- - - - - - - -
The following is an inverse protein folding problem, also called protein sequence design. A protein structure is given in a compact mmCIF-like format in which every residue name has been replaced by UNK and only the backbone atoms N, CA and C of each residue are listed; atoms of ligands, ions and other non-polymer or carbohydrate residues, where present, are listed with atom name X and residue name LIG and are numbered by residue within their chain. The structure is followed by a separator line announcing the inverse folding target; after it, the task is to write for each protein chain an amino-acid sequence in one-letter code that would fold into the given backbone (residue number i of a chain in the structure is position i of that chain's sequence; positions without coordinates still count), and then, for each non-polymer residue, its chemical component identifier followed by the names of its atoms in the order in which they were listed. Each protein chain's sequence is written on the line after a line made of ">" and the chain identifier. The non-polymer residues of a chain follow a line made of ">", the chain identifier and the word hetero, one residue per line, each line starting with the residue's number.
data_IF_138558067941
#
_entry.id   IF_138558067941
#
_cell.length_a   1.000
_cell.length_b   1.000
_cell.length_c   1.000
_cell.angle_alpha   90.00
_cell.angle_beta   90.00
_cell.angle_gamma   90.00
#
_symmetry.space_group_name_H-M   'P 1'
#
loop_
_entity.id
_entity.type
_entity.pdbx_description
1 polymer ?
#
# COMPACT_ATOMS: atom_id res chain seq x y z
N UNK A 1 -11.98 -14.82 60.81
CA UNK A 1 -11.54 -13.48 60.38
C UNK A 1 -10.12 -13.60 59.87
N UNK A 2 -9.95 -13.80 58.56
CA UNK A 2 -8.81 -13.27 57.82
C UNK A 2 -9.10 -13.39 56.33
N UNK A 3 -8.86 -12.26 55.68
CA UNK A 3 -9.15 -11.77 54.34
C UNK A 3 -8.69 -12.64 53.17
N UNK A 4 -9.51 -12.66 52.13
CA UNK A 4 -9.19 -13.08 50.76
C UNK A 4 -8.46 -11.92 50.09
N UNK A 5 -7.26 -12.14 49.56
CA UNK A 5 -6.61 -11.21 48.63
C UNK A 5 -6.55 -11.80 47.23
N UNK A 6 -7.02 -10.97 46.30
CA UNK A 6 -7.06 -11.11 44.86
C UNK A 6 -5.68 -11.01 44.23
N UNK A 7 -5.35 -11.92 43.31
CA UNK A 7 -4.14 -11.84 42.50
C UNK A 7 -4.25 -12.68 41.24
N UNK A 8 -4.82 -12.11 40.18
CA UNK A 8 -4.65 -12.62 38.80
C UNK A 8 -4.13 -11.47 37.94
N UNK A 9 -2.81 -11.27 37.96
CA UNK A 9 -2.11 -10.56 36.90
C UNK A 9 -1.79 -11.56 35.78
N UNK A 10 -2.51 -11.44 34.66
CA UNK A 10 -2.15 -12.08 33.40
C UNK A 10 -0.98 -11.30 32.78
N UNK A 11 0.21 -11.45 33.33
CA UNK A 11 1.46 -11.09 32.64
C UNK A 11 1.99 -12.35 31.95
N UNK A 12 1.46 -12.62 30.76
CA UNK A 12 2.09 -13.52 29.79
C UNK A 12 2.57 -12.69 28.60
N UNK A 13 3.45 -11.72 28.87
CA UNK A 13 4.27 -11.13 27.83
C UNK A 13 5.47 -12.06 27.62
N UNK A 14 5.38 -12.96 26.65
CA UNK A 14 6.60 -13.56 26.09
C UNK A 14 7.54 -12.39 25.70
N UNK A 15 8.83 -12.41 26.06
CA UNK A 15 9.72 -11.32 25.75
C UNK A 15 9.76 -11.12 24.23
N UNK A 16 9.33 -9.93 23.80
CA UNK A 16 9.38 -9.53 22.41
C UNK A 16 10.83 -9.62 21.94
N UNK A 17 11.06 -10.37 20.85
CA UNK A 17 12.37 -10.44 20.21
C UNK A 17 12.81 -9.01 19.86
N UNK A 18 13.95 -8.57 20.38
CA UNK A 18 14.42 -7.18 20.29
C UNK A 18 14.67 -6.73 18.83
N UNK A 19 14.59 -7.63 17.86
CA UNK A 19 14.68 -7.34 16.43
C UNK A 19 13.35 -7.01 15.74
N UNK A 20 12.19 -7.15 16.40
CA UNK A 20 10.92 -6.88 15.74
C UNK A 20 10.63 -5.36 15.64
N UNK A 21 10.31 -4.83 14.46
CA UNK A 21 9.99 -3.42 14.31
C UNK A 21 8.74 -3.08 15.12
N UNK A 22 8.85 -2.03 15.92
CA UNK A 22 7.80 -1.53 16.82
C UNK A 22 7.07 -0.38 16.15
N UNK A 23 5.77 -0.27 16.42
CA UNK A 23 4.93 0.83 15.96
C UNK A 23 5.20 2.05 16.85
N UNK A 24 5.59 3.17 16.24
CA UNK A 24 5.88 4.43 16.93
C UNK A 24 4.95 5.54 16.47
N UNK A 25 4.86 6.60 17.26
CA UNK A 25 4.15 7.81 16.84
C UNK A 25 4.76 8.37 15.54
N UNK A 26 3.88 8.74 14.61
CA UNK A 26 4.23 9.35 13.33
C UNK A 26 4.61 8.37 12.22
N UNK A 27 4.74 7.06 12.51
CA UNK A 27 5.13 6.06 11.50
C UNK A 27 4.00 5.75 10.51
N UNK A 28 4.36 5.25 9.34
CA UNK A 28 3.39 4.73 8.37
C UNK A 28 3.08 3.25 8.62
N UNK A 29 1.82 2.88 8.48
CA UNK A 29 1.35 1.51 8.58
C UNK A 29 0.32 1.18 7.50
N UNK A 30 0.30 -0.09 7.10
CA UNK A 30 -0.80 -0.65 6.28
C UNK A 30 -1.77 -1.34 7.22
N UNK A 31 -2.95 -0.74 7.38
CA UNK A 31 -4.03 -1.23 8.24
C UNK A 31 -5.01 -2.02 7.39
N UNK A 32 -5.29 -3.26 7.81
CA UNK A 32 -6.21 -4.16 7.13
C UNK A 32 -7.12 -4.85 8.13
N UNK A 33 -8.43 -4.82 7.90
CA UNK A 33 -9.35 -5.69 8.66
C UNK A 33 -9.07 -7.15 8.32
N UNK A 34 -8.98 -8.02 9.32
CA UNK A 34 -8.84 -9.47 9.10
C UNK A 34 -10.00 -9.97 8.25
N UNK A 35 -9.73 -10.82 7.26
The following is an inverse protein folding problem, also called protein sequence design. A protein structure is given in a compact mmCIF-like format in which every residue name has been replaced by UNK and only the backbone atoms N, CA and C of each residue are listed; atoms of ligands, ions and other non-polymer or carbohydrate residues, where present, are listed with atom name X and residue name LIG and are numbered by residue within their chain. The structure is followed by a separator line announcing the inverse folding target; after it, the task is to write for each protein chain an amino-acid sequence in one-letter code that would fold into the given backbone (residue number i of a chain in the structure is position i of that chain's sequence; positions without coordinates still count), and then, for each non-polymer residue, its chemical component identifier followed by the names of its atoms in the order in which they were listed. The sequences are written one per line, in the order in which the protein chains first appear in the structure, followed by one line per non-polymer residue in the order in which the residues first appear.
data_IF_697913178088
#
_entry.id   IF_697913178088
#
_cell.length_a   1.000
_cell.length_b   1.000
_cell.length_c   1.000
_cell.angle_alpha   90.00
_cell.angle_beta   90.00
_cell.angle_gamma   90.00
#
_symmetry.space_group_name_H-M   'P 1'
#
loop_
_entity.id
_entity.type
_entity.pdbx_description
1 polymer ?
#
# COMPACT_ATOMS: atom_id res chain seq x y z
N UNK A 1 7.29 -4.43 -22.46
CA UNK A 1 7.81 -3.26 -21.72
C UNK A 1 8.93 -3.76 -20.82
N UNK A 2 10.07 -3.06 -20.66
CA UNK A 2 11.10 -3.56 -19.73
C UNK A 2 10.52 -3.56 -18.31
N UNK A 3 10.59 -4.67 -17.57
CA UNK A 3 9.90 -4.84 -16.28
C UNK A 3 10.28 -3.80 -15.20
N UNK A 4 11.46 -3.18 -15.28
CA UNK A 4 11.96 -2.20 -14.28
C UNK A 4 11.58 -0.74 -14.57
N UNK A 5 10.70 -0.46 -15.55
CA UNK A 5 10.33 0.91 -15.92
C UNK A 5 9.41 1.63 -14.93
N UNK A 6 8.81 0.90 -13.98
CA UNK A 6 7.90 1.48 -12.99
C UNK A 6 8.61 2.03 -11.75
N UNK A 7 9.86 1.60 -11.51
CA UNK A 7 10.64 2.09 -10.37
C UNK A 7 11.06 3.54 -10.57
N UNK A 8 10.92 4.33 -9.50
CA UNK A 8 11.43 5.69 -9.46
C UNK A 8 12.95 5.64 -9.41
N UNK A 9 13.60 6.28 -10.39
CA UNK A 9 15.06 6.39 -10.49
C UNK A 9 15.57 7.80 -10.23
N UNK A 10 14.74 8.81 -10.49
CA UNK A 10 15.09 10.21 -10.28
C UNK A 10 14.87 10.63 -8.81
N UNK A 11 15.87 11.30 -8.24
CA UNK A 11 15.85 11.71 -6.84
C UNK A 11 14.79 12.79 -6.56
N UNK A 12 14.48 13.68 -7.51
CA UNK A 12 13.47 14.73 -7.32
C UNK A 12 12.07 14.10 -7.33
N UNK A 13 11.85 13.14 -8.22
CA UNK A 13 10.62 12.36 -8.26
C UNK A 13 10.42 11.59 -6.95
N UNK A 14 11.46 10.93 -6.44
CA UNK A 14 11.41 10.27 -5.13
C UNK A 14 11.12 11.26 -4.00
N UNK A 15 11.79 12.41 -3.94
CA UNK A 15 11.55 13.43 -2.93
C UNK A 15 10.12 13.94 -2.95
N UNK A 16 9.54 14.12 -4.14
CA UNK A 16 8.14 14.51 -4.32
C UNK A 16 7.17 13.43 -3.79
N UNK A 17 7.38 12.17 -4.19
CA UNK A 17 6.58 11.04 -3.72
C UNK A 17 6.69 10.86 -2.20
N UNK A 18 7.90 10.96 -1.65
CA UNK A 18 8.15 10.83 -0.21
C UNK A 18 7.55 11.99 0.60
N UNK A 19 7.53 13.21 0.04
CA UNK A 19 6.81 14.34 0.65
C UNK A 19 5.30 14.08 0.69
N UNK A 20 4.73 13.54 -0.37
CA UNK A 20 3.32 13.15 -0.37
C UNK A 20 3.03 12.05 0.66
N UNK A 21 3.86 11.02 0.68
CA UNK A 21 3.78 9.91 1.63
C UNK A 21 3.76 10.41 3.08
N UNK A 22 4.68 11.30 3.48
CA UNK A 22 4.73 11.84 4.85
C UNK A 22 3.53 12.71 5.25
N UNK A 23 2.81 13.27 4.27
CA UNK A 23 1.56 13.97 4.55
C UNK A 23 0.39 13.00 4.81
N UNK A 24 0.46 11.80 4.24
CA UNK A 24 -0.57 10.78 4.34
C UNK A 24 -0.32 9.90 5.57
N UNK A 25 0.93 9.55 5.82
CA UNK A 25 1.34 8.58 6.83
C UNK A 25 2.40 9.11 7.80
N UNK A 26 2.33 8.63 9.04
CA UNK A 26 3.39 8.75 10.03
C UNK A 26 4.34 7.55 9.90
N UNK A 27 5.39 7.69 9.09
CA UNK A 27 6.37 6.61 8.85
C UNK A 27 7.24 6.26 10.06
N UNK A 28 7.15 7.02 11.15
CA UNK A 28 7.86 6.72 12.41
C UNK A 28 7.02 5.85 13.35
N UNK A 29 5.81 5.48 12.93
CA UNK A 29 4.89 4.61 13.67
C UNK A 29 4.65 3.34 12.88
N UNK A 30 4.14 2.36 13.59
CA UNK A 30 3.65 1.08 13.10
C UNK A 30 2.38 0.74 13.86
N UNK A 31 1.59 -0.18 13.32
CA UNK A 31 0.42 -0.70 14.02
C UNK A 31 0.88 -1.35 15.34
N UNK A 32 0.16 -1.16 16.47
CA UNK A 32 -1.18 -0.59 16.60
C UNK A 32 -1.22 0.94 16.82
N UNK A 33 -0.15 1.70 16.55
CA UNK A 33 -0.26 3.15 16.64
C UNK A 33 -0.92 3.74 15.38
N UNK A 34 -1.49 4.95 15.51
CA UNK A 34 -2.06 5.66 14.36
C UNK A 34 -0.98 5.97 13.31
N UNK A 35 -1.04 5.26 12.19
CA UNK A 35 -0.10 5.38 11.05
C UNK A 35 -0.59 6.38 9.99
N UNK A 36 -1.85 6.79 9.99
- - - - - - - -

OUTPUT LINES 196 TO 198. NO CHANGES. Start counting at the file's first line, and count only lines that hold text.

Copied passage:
C UNK A 17 6.69 10.86 -2.20
N UNK A 18 7.90 10.96 -1.65
CA UNK A 18 8.15 10.83 -0.21